Given its unclear etiology, the presence of multiple definitions, and its association with a range of neuropsychiatric conditions, valid and reliable screening and assessment procedures for confabulation are critical. Failing to utilize such evidence-based procedures can result in inaccurate diagnoses and ineffective interventions which may even exacerbate underlying conditions. This process can be a frustrating one for forensic mental health and criminal justice professionals, as they may not know whether previous diagnoses in clients’ medical records are correct or whether clients’ recall is the result of unintentionally recalling inaccurate memories (confabulation) or intentionally doing so for primary gain (malingering). This is particularly the case because individuals who confabulate may refuse to comply with treatment requirements, as they do not recognize the falseness of their memories. Continuing education on TBI and confabulation and its consequences can help ameliorate these feelings of frustration such that the therapeutic alliance is not negatively impacted.

What intervention strategies can be used to help an individual who is found to confabulate?

  • Avoidance of confrontation
  • Avoidance of leading questions
  • Avoidance of memory overload
  • Avoidance of sensory overload
  • Checking for comprehension
  • Minimize stress for the impacted individual
  • Provide family support and education
  • Reassurance that it is acceptable not to know an answer
  • Teaching reality monitoring techniques
  • Teaching self-monitoring techniques
  • Tolerance of extra processing time
  • Tolerance of long pauses and silence
  • Treatment of underlying mental health conditions
  • Treatment of underlying physiological conditions
  • Use of a memory diary
  • Use of a slow-paced interview format
  • Use of collateral sources to confirm self-report
  • Use of developmentally appropriate language
  • Use of open-ended questions

To ensure the accurate communication of personal and medical information to mental health and criminal justice professionals, individuals with TBI who confabulate require the presence of a strong support system. This support system increases the reliability of the information collected following the documented self-reports of the client. It is important for professionals to keep in mind that, just like themselves, family members confronted with a loved one’s confabulations may feel distrustful of the individual due to the interpretation of the confabulations as willful attempts to be deceptive. Explaining to them that these inaccurate memories are unintentional, and the consequence of psychological and neurological deficits, is of paramount importance.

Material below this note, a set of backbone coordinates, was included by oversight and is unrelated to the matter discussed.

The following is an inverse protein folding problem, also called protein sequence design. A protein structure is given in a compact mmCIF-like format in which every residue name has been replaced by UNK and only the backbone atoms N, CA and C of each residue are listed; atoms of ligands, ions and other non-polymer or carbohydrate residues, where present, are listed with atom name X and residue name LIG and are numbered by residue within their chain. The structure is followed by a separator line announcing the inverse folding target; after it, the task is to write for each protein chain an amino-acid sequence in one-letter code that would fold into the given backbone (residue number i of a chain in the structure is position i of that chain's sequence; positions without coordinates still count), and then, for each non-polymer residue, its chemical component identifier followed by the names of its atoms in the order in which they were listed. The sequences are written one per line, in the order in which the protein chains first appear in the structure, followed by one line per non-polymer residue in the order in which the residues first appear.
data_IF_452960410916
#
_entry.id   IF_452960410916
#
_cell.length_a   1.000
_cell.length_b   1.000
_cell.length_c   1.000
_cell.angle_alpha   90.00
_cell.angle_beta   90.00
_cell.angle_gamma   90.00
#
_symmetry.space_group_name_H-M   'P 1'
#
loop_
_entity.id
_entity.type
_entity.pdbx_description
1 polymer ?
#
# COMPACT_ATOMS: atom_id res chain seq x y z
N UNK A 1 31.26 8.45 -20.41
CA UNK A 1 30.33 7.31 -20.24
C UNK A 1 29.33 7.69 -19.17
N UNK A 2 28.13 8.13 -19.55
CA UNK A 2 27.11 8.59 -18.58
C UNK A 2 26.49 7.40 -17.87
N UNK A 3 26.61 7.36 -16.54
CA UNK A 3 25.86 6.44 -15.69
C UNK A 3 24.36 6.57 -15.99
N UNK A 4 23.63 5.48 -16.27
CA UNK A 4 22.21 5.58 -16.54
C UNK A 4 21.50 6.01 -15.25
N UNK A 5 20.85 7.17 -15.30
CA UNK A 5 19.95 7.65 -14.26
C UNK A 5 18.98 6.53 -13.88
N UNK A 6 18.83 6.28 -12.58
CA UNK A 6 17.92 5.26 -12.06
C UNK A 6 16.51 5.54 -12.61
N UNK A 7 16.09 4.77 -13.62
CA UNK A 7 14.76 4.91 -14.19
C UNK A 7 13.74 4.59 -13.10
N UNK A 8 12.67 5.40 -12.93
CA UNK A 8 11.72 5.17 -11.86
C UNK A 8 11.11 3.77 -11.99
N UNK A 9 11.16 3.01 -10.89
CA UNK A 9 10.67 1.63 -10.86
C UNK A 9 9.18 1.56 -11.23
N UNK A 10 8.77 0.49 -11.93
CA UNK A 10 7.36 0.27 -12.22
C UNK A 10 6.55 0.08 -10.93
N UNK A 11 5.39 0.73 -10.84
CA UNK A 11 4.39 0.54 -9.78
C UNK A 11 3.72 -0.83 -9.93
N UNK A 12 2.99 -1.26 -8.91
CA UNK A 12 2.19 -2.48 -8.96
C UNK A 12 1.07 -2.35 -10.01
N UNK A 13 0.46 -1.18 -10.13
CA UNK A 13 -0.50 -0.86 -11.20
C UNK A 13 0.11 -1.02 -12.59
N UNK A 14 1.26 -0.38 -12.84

Individuals with TBI often present with a wide-array of needs and limitations. When confabulation is present, such needs and limitations may be exacerbated and can significantly impact recovery, screening and assessment, and intervention and treatment planning. 

What are the screening considerations for TBI and confabulation?

  • Abstract & Sequential Thinking
  • Adaptive Behavior (communication, social skills)
  • Attention/Hyperactivity
  • Executive Functioning
  • History of Trauma
  • Issues Sleeping
  • Learning Capabilities
  • Memory
  • Motor Skills
  • Reality Monitoring
  • Receptive & Expressive Language
  • Sensory Processing
  • Social Skills
  • Source Monitoring
  • Suggestibility

In some instances, depending on the level of brain damage and severity of confabulation, the impacted individual may require additional supports, services, and monitoring to ensure safety and follow-through with his or her daily life affairs. If, during the screening and assessment process, confabulation is suspected, professionals need to remember that confabulation can also present in several other clinical conditions, including Alzheimer’s Disease, Amnesia, Dementia, and others. Referral for neurological or psychological testing may also be needed as testing results can provide valuable insight into which specific areas of the brain are most impacted.

About the Author:

Jerrod Brown, Ph.D., is Assistant Professor, Program Director, and lead developer for the Master of Arts degree in Human Services with an emphasis in Forensic Behavioral Health for Concordia University, St. Paul, Minnesota. Jerrod has also been employed with Pathways Counseling Center in St. Paul, Minnesota, for the past fifteen years. Pathways provides programs and services for individuals affected by mental illness and addictions. Jerrod is also the founder and CEO of the American Institute for the Advancement of Forensic Studies (AIAFS), the editor-in-chief of Forensic Scholars Today (FST), and a Youth Firesetting Prevention and Intervention (YFPI) Mental Health consultant for the Minnesota Department of Health (MDH). Jerrod is certified as a Youth Firesetter Prevention/Intervention Specialist, Thinking for a Change (T4C) Facilitator, Fetal Alcohol Spectrum Disorders (FASD) Trainer, and a Problem Gambling Treatment Provider. Jerrod has completed four separate master’s degree programs and holds graduate certificates in Autism Spectrum Disorder (ASD), Other Health Disabilities (OHD), and Traumatic Brain Injuries (TBI). Jerrod has published numerous articles and book chapters, and recently co-authored the book Forensic Mental Health: A Source Guide for Professionals (Brown & Weinkauf, 2018) with Erv Weinkauf. Click here to contact Jerrod.